Reviews, tips, and tricks on using Garmin inReach satellite communicators for hiking and the outdoors.
Word on the Macrumors street is that the new iPhone (coming out Sep?) will have capabilities to communicate with LEO satellites, just like inReach units do. Having this built into the iPhone would eliminate the need for a separate device like an inReach. In this video I’ll go over the possibilities, and if the iPhone 13 does indeed have this, I’ll review it as soon as possible.
If you primarily use your smartphone as your outdoor navigation device, and are looking for satellite messaging and SOS when out of cell phone service (like with InReach), the ZOLEO is a great option. It’s a small box that you pair with your phone to send and receive messages over the Iridium satellite network. And the ZOLEO will automatically send over your phone’s data networks if they are available, saving you the cost of a satellite message. If your phone (or Bluetooth connection) dies, the ZOLEO will still function (SOS, check-ins, location sharing) by using buttons on the unit. It’s well thought out, rugged, and an effective tool.
In this video I’ll try out the WX2inReach service where you can request a NWS/NOAA weather report for your location and have it sent to your InReach device via satellite. I’ll also discuss the future of inReach weather briefly.
Almost everyone understands that GPS uses satellites to pinpoint our position on earth. Whether you have a GPS unit or use a smartphone with GPS, understanding some of the principles behind how it works will help you feel confident when using or purchasing one. In this guide, I’ll demystify GPS using plain language and then share some tips to get the most out of your GPS.
I’ve been using and testing the Garmin Montana 750i extensively for a few months, and to sum it up in a few words, it’s a mixed bag that will be great for some folks and not so great for others. The Montana 7×0 series is unlike any other Garmin handheld GPS out there. It’s big, beefy, has a bright touchscreen, more onboard maps than usual, and that elusive beast for Garmin handhelds, the QUERTY keyboard. In this guide I’ll walk you through the Montana, show you what works and what doesn’t, and then give you some recommendations. The good news is, if the Garmin Montana 750i, 700i, or 700 is not for you, there are other great options (like the GPSMAP 66i, but more on that later).
One of the cool features of a Garmin InReach is the ability for friends and family (or strangers if you want) to locate you in the field without much effort. It’s a great way for those concerned about you to easily see where you are or even send you a message. In this guide, I’ll show you how to locate InReach device and how to set it all up. The good news is that it’s all pretty easy.
The popularity of satellite communicators like InReach, PLBs, and SPOT has opened up a never-before realized lifeline from the backcountry to the outside world. For most of us who use these devices, this means sending a text message or track log to a loved one to let them know that we’re okay. But what happens when you get in trouble? How do you know what it’s okay to hit the SOS button? How “in trouble” is “in trouble,” and when is it enough to warrant an SOS?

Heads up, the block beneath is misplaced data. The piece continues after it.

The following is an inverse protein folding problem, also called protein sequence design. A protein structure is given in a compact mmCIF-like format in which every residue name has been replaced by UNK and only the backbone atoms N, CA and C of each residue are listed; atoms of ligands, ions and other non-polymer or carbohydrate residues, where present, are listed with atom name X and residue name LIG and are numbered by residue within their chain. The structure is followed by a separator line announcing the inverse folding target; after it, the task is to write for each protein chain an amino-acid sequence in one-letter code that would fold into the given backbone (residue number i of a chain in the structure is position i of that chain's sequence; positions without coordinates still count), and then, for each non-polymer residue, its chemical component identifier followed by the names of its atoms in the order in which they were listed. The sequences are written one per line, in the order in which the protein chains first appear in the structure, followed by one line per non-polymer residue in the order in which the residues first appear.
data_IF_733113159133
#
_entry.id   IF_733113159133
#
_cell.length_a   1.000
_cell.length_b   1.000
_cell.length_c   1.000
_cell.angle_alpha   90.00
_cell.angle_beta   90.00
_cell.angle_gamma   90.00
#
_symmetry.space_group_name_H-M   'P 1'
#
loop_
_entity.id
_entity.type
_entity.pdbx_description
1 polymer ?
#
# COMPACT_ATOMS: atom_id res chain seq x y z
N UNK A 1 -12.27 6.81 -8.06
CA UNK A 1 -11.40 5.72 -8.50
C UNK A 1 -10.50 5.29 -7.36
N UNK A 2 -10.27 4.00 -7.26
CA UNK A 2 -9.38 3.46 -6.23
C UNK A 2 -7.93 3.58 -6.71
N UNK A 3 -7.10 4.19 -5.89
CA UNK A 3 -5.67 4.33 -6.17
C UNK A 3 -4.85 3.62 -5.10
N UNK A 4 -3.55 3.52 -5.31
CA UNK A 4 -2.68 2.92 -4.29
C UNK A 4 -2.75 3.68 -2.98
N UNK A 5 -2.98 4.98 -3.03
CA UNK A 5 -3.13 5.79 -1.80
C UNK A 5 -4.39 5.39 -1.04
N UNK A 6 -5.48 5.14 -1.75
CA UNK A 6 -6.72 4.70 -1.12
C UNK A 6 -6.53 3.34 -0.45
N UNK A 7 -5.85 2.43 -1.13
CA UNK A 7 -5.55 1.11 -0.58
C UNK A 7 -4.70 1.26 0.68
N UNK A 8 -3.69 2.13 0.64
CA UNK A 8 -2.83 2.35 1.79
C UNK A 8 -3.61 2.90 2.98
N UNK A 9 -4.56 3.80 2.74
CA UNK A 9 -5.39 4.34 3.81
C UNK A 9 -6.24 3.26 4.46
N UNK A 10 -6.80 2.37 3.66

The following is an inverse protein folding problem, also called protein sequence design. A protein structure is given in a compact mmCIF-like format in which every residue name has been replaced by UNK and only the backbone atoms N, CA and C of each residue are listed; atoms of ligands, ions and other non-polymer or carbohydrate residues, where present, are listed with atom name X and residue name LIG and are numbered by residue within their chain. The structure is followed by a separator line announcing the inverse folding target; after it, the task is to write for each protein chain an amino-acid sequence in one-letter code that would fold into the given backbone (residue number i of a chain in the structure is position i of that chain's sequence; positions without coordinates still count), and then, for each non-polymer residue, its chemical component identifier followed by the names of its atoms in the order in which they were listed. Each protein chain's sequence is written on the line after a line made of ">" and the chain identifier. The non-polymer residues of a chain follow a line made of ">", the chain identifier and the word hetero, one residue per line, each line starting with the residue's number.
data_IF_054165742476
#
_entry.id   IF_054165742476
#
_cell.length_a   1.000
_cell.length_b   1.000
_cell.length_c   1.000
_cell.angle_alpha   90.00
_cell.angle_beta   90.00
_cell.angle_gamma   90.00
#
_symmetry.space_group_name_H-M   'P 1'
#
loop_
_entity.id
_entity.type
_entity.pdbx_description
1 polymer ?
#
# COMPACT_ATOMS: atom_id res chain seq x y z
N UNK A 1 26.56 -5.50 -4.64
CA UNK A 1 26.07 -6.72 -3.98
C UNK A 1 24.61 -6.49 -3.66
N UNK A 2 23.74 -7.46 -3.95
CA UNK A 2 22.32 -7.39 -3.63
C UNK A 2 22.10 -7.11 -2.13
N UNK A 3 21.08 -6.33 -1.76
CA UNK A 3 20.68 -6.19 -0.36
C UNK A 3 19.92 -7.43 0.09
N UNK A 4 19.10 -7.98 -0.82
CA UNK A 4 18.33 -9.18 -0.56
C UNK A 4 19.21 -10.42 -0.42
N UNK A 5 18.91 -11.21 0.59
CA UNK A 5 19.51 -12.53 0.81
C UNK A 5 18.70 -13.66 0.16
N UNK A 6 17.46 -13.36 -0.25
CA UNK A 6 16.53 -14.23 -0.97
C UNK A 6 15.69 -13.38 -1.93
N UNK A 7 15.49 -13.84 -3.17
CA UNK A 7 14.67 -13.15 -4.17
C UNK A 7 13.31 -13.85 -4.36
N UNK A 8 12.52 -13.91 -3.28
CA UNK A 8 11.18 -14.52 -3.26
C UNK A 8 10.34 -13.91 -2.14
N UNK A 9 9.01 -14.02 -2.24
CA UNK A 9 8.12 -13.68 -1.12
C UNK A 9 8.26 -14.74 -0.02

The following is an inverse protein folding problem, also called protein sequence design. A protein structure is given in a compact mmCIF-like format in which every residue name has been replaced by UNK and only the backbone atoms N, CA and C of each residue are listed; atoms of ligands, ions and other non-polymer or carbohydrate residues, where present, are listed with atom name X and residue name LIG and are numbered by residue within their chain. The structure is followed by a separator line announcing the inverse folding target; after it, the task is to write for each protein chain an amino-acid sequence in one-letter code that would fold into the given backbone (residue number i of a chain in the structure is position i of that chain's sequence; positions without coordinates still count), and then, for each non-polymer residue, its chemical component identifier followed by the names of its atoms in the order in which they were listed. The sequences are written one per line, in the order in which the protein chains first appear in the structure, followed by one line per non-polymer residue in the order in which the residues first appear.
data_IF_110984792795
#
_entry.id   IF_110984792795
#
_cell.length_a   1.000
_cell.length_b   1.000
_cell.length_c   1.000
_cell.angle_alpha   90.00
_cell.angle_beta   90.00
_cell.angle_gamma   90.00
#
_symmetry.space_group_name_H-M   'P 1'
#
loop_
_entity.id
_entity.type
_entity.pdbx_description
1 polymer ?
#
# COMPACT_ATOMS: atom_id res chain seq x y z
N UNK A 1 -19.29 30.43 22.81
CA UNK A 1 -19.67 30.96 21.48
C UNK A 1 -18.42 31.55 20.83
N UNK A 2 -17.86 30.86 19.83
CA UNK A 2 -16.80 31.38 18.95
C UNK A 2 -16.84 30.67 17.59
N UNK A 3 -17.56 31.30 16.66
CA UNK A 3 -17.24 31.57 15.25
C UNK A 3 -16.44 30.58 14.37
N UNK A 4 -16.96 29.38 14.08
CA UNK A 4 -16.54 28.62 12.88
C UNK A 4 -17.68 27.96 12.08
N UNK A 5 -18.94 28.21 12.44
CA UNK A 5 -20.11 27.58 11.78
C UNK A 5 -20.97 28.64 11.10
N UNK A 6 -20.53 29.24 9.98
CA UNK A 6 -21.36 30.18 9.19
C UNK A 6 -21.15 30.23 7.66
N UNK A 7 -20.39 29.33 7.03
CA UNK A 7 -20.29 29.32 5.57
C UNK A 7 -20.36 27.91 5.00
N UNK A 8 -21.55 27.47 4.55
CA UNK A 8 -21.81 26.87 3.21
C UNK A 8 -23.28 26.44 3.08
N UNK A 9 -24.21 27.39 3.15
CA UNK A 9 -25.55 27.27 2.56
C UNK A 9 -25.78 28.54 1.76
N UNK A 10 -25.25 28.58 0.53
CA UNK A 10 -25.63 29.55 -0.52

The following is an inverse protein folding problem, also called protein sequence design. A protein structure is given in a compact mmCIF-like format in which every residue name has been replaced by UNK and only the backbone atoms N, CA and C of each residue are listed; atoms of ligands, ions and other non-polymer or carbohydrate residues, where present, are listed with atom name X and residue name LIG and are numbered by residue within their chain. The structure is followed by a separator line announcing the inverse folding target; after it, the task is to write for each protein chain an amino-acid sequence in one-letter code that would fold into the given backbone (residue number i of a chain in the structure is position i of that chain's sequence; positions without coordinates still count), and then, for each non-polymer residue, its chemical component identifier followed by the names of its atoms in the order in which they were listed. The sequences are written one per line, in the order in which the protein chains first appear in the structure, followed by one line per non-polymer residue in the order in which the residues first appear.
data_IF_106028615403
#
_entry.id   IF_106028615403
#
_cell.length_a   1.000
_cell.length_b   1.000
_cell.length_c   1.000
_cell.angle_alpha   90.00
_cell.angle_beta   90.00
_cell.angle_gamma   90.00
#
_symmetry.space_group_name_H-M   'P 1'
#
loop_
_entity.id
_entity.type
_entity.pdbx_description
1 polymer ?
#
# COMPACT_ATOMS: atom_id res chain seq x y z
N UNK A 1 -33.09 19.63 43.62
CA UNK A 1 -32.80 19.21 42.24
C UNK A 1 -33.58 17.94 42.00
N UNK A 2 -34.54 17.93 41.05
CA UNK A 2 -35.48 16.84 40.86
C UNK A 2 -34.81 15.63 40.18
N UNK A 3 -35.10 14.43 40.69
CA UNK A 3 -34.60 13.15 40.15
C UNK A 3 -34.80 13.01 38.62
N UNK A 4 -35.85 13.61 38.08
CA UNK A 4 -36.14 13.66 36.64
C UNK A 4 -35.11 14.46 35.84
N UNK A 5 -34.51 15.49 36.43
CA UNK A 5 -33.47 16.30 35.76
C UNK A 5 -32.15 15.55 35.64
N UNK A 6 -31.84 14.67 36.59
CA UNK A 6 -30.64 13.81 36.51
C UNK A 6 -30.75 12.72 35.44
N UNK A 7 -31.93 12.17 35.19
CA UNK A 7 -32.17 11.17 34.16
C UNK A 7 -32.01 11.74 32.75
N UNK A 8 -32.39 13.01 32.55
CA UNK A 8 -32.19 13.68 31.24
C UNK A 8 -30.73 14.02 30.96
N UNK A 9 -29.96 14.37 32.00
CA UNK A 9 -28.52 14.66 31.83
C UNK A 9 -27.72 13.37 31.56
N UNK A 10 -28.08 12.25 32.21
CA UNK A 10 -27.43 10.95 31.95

The GPSMAP 66i is Garmin’s top-of-the-line handheld GPS unit with InReach satellite communications built-in. It’s a solid device built for outdoor use and navigation. I’ve logged months of testing and use for this Garmin GPSMAP 66i review, and while it’s a solid unit, it’s also probably not for everyone. In this review I’ll give you my thoughts on what works and what doesn’t, I’ll compare it to devices like the InReach Explorer, I’ll give you my recommendations for the 66i, and I’ll show you how to use the device.
If you need to call for a rescue in the backcountry, the ACR ResQLink View offers a solid, professional-level method to trigger a distress signal using the government-run SARSAT network (more on that later). For those of you familiar with the Garmin InReach, the ACR uses a different set of satellites and frequencies to trigger a search and rescue. It’s the same network used by aviators, military, and other professionals. The ACR ResQLink View doesn’t offer two-way communications like an InReach, but it also doesn’t require a subscription. There are pros and cons to both which I’ll cover in this review.
The Garmin inReach Mini packs some powerful features into s small and reasonably priced package. You can send and receive your GPS location to anyone with a text or email (or another inReach Mini) in the backcountry where your cell phone doesn’t work. You can also receive messages, allowing you to communicate with family, friends, and emergency services. Additional features on the inReach Mini allow you to get weather reports, track your trip and share with friends, and perform navigation. There are some limitations, and I’ll cover that later, but all-in-all, the inReach Mini is a solid device that I use and recommend.
The Garmin InReach Explorer (formerly Delorme InReach) is a must-have in your pack. Outside of owning a satellite phone, it’s one of the only ways to have two-way communications with friends, family, and emergency services outside of cell service. Its navigation functions have some flaws, but don’t get the InReach for that; it’s worth the cost just for the messaging and weather features. For a few hundred bucks, the Garmin InReach could save your life. It’s a no-brainer.
The ACR ResQLink is the most important piece of gear you should own. The ACR ResQLink allows you, at the push of a button, to be rescued from anywhere in the world. If you don’t have it in your pack, you need to get it.